Low-moisture extractors, on the other hand, typically use less than one gallon of water per minute and, very importantly, ensure that carpets dry in less than 24 hours.* This helps ensure mold and mildew do not develop in the carpets and that less water and chemical are used in the cleaning process.

What Type of Cleaning Products Can Be Used Where?

It might come as a surprise to some readers that a longtime advocate of Green cleaning such as myself would admit there are areas of a healthcare facility where environmentally preferable cleaning products should not be used. However, that is the case, as I shall explain.

It is estimated that on any given day, hospitals in the United States have close to 700,000 patients in their facilities. There are more than 4.5 million people working in these healthcare locations and likely another 100,000 medical professionals in training. Some of these people are located in surgery areas, others in public clinics, and still others in the administration areas of the facility. To serve the needs of such a facility appropriately, we must divide the hospital into three key categories:

• Critical and high risk: Such areas as emergency rooms and surgery areas fall into this category. These areas must use specific disinfectants as required by law. Disinfectants in the United States cannot be marketed or labeled as Green. For this reason, only conventional disinfectants that meet government regulations can be used in these areas.

• Semicritical areas: Public clinics, rehabilitation areas, nurseries, restrooms, and so forth fall into this category and as long as a disinfectant is not called for. As an example, a Green glass cleaner does not include ammonia or other ingredients that can be harmful to the user and the environment.

• Noncritical areas: The administrative sections of a medical facility should be treated just like a conventional office for any type of business or organization. Here environmentally preferable cleaning products can be used at all times.

We really can’t end a discussion of Green Cleaning 101 without commenting on sustainability, the next evolution in Green Cleaning. The cleaning industry, as with other industries, is getting more and more concerned about its use and impact on natural resources. Green Cleaning products do not use petroleum or many of the other ingredients found in conventional products that are nonsustainable. Although there are many facets to this new trend, suffice it to say that Green Cleaning and the use of Green Cleaning products are not only protecting the health of our planet but its resources as well.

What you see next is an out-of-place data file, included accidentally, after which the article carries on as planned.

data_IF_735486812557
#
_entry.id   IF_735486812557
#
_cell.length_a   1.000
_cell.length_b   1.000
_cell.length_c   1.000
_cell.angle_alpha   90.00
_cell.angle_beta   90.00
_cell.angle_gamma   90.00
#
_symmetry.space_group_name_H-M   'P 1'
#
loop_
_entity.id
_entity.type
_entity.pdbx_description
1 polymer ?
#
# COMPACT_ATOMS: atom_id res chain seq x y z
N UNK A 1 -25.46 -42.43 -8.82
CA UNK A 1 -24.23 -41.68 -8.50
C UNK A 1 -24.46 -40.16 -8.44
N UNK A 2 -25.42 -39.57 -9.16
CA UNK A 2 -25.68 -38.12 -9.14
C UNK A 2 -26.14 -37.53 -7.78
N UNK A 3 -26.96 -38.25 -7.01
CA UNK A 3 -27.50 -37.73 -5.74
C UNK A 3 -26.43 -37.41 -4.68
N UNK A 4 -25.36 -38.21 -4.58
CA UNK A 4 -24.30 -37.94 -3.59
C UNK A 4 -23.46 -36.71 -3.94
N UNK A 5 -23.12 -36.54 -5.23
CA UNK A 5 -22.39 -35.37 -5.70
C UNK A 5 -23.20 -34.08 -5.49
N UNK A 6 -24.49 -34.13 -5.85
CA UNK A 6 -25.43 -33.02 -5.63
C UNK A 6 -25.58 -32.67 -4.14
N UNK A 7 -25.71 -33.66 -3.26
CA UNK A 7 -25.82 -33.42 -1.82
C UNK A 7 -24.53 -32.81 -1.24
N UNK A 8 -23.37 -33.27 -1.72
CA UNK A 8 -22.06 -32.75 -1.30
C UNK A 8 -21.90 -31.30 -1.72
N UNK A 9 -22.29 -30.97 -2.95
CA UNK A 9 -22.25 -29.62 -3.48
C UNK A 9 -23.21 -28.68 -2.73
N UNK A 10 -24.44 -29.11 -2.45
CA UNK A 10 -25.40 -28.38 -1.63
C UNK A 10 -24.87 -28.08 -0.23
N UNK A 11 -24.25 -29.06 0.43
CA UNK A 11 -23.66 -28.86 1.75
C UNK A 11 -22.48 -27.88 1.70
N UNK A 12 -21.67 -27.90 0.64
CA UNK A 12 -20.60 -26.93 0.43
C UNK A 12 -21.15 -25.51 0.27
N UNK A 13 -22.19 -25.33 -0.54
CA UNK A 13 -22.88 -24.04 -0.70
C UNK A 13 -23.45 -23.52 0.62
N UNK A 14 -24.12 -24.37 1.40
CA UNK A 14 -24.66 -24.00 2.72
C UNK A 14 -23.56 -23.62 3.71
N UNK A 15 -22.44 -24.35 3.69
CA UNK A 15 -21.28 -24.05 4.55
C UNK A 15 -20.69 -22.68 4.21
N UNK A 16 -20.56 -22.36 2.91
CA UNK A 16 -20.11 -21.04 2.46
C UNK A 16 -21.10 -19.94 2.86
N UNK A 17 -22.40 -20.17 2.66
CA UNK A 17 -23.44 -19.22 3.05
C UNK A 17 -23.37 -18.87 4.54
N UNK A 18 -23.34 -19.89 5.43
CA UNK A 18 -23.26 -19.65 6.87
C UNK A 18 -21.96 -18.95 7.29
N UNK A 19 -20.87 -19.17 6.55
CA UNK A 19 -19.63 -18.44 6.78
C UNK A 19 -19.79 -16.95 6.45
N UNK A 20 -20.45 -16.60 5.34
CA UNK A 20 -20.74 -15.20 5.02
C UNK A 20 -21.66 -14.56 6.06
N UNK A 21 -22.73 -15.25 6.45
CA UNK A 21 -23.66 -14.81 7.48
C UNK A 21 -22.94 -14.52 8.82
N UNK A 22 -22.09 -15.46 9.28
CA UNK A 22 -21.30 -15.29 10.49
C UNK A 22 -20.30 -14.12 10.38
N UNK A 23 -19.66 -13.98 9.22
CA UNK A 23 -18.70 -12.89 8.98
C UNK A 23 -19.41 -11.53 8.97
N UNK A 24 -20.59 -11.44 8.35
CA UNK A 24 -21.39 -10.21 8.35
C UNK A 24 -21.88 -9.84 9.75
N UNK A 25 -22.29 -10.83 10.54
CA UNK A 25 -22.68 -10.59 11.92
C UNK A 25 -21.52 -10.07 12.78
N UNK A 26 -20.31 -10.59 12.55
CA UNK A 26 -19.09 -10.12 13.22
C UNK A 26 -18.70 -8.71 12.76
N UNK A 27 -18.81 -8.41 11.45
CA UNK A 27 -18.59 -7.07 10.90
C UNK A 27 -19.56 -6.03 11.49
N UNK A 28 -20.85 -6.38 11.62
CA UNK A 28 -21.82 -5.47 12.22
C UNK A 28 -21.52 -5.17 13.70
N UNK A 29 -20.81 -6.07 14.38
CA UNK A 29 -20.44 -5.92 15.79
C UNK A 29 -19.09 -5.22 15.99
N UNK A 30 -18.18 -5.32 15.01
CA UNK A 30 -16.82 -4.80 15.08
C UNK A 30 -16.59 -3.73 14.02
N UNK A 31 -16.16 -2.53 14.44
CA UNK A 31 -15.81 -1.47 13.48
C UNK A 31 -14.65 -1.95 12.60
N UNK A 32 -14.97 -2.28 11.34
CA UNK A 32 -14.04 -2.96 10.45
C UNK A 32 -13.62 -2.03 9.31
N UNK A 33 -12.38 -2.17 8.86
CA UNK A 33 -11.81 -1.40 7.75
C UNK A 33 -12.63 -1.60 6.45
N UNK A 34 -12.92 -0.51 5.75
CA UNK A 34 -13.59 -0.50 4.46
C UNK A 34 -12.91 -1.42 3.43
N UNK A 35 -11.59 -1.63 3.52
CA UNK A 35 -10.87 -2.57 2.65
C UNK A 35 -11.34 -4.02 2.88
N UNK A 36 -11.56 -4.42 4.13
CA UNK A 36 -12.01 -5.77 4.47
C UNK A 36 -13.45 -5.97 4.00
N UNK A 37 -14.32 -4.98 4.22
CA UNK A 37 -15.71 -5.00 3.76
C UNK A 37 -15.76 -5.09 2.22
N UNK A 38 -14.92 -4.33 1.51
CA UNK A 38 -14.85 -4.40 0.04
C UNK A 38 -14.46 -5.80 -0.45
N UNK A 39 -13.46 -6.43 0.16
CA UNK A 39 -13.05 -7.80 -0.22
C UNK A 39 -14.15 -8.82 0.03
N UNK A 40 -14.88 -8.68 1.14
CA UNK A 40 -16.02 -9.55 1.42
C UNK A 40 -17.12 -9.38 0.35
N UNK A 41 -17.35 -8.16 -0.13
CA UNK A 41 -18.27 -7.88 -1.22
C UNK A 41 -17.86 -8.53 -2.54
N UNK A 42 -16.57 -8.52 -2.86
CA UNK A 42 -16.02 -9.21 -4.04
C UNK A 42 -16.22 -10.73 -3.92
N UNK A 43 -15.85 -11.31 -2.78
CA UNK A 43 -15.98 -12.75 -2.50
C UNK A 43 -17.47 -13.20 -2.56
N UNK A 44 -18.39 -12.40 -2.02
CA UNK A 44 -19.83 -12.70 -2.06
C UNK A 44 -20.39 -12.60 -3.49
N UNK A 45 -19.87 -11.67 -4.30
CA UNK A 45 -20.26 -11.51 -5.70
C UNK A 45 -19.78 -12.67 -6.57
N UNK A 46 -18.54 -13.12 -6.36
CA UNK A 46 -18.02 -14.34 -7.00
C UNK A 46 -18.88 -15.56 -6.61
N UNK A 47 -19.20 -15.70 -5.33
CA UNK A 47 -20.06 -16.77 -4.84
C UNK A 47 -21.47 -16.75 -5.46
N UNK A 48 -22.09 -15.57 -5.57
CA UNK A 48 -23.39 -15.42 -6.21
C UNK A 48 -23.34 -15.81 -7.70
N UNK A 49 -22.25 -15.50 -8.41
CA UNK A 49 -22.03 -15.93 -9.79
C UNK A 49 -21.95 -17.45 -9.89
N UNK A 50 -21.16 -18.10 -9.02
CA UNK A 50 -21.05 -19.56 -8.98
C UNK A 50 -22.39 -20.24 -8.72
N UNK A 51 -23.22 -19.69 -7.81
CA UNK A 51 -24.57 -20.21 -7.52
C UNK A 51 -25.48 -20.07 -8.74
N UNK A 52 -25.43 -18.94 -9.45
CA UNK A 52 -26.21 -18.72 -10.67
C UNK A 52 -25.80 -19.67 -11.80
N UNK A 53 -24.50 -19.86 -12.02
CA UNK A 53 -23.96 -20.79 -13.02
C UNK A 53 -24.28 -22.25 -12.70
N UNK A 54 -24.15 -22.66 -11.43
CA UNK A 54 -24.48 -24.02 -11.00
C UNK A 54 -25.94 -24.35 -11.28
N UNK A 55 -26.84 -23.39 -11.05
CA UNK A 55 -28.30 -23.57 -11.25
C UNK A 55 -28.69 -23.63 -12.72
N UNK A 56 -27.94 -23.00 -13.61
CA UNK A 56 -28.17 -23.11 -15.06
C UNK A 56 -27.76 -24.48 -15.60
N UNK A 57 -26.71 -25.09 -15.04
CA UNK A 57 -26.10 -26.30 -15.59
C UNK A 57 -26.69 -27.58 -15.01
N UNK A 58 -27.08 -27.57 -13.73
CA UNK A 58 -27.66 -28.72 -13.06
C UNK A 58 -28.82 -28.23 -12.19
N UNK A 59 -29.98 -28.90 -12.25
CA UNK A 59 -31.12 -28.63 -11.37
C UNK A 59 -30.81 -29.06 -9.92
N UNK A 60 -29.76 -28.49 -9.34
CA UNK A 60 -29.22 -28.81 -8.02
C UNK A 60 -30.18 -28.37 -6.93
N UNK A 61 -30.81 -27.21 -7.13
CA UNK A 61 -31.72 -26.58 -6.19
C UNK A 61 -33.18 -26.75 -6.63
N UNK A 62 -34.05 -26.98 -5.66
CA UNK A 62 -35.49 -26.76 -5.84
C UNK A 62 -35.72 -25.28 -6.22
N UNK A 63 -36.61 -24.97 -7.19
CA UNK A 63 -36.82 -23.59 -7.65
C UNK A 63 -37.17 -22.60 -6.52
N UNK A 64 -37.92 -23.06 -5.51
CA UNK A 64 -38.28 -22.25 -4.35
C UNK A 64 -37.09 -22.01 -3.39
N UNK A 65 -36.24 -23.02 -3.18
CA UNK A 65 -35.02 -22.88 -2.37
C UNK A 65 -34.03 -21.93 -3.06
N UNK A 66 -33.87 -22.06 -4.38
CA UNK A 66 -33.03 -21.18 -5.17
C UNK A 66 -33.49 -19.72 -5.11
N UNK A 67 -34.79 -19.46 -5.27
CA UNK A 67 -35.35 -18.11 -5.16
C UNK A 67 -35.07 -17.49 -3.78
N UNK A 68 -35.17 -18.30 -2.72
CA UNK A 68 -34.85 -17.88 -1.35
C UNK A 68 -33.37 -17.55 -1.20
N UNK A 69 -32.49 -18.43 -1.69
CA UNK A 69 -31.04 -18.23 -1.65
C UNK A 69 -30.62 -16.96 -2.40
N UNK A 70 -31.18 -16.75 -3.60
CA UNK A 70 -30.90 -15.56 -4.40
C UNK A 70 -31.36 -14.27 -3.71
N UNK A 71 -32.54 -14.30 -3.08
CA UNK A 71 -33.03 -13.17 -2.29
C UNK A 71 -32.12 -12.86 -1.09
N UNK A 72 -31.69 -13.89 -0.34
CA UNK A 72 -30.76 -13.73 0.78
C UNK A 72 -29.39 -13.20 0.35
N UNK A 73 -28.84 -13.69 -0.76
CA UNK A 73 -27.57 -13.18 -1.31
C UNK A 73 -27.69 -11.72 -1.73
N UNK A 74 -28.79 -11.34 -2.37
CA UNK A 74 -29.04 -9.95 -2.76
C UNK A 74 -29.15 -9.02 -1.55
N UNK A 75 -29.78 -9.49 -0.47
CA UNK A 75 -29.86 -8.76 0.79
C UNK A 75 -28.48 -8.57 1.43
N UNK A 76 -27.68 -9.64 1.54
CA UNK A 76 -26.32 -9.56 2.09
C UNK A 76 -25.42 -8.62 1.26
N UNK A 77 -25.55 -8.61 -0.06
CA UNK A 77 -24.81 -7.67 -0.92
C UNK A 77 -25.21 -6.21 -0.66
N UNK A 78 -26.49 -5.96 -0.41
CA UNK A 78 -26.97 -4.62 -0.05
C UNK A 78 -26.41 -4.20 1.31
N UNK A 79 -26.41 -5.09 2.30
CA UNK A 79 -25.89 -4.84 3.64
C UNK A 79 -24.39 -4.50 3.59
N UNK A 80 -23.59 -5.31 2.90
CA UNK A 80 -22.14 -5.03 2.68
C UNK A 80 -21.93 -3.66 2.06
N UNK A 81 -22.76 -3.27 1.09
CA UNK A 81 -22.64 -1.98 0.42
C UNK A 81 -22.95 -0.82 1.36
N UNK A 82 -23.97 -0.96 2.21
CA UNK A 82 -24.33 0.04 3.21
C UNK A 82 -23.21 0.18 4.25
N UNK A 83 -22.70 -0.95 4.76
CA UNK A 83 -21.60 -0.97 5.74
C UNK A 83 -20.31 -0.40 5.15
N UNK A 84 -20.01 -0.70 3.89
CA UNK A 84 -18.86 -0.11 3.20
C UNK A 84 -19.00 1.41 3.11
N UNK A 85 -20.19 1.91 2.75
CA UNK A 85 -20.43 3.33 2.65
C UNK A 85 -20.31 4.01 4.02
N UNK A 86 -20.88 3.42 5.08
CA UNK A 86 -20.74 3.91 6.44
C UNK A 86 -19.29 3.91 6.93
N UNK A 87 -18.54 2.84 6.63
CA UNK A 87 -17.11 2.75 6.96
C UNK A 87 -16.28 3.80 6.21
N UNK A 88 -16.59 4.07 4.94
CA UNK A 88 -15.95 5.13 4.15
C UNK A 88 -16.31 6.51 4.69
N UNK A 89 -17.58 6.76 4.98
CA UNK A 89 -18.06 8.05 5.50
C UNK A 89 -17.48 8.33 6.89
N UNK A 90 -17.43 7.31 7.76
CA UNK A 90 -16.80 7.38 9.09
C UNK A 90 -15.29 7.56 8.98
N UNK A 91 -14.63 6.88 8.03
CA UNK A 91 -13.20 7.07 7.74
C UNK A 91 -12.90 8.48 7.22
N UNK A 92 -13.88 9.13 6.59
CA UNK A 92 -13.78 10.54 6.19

Stephen P. Ashkin is president of The Ashkin Group, a consulting firm specializing in greening the cleaning industry and CEO of Sustainability Tool LLC, an electronic dashboard that allows jansan companies to measure and report on their sustainability efforts.

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Green Carpet Care

Building managers, working with their custodial crews, are transferring to environmentally preferable cleaning systems and products in record numbers. What started as a trickle just a few years ago is now beyond a trend. For many building managers and in many industries, having their facilities Green-cleaned is a given.

However, the situation gets a bit more complicated when it comes to things such as carpet cleaning. Maintaining carpets can require frequent cleaning, sometimes using very powerful cleaning chemicals, making “Green” a challenge. The following are some key steps building owners and managers can take to reduce carpet cleaning’s impact on the environment:

Prioritize carpet cleaning. Many facilities schedule carpet cleaning throughout the year, with certain areas cleaned on a set schedule. This may work in some parts of a building as long as those carpeted areas do need to be cleaned. But what so often happens is the executive areas of facilities, where carpets tend to stay relatively unsoiled, get more than their share of attention. Carpet cleaning should be prioritized: clean those areas that get more soiled more frequently and the less soiled areas less frequently.